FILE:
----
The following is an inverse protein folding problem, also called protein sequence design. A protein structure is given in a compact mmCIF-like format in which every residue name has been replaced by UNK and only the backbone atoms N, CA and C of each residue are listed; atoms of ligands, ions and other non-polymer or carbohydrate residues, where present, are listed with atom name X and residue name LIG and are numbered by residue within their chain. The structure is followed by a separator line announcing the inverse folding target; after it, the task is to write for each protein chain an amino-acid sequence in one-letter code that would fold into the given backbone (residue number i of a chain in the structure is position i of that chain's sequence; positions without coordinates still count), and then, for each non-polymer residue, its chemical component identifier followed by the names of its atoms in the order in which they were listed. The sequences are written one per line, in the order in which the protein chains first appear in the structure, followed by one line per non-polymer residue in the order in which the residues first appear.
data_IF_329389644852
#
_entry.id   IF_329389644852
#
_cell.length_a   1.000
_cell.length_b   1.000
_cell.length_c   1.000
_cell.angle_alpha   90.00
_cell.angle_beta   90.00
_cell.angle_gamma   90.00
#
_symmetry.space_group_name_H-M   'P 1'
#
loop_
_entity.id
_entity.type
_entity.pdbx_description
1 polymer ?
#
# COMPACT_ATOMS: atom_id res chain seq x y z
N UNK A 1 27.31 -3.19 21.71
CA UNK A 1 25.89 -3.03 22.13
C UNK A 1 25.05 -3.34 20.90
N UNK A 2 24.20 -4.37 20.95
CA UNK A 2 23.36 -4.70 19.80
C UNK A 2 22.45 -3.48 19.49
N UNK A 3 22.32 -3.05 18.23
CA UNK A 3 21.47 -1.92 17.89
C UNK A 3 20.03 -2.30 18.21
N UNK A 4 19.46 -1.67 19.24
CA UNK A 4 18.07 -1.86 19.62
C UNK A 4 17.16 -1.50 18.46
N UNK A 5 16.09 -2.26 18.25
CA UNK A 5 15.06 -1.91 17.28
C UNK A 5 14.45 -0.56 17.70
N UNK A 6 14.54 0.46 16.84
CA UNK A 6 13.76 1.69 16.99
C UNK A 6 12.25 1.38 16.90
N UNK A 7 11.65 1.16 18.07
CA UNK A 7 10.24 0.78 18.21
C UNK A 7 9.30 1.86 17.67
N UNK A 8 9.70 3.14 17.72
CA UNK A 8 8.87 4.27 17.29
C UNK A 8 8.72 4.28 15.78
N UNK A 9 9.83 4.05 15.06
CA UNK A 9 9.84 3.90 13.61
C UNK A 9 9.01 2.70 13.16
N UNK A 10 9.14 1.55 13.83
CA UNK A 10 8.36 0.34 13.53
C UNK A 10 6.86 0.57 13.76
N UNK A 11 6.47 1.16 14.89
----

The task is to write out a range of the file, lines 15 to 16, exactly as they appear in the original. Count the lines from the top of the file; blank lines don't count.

loop_
_entity.id